…and the quest to see everything

Best Shot: Snow White and…

Walt Disney and crew’s Snow White and the Seven Dwarfs, this week’s featured movie in Nathaniel’s Best Shot series, doesn’t really suggest images to me but acceleration. There’s this slowness to their movements but there’s this jolt of urgency to them as the movie progresses. The characters are also the only solid blocks of colour, the opposite of their Medieval-styled ornate surroundings. Here are some of my favourite shots.

Ok, this image is more of a static and and I didn’t even feel like including this because it feels like I’m just repeating my Black Narcissus best shot. Springtime is for lovers and Disney’s version puts us smack dab in the middle of the story as opposed to taking us to Snow White’s parents, etc. I know you know the story but the original Grimm Brothers’ tale is about Snow White’s growth as a domestic and sexual being, as well as the Evil Queen being Snow White’s mother and the Prince being the father, if I haven’t ruined your childhood yet. Anyway, this shot reminds me of the movie’s operatic structure, this tenor complementing Snow White’s coloratura. There’s also the Medieval costume’s drapery being very creamy throughout the film, influencing how we see these characters’ movement and posture. He’s not as effete as most of the Disney princes but those shoes look like they can walk on water.

Just like her suitor’s footwear, Snow White represents the daintiness of womanhood that earlier literature – and 1937 counts as ‘early’ – propagates, going through the woods and surviving while wearing pumps. She glides on surfaces instead of touching them like normal humans. She finds refuge from her homicidal (step)mother in the most hopeful of places. However it’s strange how these strangers can carve wood for their houses but find no time to dust heir house. Digging all day is not an excuse. It’s also more infuriating that her ragged state while shining the Queen’s Palace’s front steps is framed as slavery but cleaning for a bunch of dudes is totally ok. But we’ll give her brownie points for venturing into the cottage on her own and leveraging her lodgings and influencing the dwarfs’ eating habits. But that still feels codependent.

But can I really begrudge such people, even if they scare me more now than I did when I was a child? The dwarfs, by the way, probably start the tradition of fairy tale creatures as surrogate husbands, later prototypes of which include the original “Peter Pan.” This shot is my best shot simply because it will begin my quest to decide which dwarf is which. Doc, Dopey and Grumpy are the most constant characters so they’re the easiest to tell but to know the others I had to look into their eyes, which is nearly impossible if they’re moving too fast and freaking out while they’re imagining a monster sleeping in their beds. Thank God I eventually used the pause button. Also, this shot is one of the few examples that show how these characters have no bones in their bodies. They’re swift yet also graceful.

And finally the shot of the Queen. This scene is the Wicked Stepmother’s Lady MacBeth moment, having to take away her own femininity to make herself do the evil deeds that she believes must be done. The hoarseness within the voice actress becomes externalized, her slim figure becoming more brittle. This also baffles me after this recent rewatch because she is getting herself ugly to defeat the young woman more beautiful than her. Eventually she poisons the princess, their only onscreen encounter which is surprisingly not hostile.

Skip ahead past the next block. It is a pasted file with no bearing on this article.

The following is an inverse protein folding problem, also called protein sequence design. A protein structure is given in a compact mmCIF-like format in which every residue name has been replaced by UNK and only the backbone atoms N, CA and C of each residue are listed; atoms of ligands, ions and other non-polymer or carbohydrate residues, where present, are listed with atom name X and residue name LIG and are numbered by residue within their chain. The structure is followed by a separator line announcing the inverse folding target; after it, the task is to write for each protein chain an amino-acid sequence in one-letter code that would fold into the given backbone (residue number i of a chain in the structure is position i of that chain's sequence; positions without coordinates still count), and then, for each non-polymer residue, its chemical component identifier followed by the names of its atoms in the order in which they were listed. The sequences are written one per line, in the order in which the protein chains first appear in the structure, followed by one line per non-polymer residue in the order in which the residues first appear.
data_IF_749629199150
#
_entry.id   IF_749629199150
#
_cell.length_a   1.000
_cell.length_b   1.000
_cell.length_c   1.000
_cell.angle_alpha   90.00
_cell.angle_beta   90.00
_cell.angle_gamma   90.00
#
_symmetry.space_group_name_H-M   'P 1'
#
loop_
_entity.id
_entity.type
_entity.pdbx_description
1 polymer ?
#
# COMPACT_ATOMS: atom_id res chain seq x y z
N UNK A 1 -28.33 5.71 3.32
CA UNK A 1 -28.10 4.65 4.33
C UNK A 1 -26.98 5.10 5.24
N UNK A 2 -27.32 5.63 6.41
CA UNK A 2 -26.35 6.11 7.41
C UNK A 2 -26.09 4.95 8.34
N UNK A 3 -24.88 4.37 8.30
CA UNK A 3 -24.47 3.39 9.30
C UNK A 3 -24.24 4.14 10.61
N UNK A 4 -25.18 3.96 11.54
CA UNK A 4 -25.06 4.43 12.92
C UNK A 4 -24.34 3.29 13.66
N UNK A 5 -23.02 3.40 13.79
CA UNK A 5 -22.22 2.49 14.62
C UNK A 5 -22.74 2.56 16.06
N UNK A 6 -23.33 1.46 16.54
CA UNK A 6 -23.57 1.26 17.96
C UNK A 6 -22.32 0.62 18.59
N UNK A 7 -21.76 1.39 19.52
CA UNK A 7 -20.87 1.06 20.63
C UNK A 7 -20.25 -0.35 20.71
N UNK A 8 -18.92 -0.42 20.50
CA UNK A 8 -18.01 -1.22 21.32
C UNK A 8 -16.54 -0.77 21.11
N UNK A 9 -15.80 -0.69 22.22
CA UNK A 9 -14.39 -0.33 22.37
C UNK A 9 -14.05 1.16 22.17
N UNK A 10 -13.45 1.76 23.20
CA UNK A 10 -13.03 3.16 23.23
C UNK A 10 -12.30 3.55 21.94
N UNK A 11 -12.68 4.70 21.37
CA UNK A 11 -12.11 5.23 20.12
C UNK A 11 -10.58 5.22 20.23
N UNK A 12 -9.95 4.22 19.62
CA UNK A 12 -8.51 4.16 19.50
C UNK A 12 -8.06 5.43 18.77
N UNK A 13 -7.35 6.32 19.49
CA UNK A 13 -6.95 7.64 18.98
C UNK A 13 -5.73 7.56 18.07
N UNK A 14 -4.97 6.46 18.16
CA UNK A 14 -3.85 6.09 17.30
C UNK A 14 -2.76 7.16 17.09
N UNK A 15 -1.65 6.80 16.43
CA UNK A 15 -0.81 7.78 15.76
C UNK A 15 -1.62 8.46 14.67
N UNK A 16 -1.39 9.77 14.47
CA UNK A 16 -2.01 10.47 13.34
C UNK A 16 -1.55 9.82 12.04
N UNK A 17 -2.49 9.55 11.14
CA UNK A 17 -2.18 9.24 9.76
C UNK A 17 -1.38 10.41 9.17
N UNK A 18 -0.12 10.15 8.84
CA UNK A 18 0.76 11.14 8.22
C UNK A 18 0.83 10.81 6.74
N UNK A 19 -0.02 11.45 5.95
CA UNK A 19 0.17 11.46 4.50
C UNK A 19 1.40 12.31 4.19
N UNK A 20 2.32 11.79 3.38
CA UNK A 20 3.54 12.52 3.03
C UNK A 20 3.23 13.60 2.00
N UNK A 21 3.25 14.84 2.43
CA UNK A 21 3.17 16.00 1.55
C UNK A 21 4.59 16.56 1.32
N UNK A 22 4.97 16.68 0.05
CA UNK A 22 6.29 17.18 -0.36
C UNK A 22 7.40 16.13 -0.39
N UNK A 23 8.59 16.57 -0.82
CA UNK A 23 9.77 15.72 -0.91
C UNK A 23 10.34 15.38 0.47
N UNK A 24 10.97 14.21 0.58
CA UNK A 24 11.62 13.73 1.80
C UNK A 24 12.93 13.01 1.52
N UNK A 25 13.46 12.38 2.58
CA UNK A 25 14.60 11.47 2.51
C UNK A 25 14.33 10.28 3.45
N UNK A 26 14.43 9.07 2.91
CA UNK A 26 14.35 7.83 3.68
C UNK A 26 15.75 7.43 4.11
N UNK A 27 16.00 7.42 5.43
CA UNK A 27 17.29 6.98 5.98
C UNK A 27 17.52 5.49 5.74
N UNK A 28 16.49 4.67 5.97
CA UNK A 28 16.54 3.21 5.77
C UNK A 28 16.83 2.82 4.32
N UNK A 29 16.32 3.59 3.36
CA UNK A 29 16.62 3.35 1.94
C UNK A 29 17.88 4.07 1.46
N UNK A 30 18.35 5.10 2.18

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4 responses

  1. ” This also baffles me after this recent rewatch because she is getting herself ugly to defeat the young woman more beautiful than her. ”

    That was going to be the subject of my post, and then I realised that this is a best shot essay not a thematic dissertation, but yes it is odd. The fact that you can’t easily differentiate between the other dwarves only underscores how non-specific these characters are for me.

    April 11, 2012 at 10:08 pm

  2. yaykisspurr

    I think most evil things creep into our lives until we accept them as the status quo. It’s degradation if you will from the inside out. Many times a figure of evil will cause a person to rise to the occasion, so the former is much more clever. It really is amazing how Disney and his crew understood good and evil back then. I think today out views are rather brittle and well not reality, as if the overexposure to such sends us crawling back to the womb. hehe, Cheers!

    April 14, 2012 at 1:51 pm

    • That’s a very interesting perspective. Contemporary narratives want to make good and evil more complex and make divisions between characters one-sided. That’s probably why Disney still scares – because they’re not afraid of the extremes.

      April 16, 2012 at 1:00 am

      • yaykisspurr

        what do you mean by “make divisions between characters one-sided?”

        April 16, 2012 at 12:25 pm

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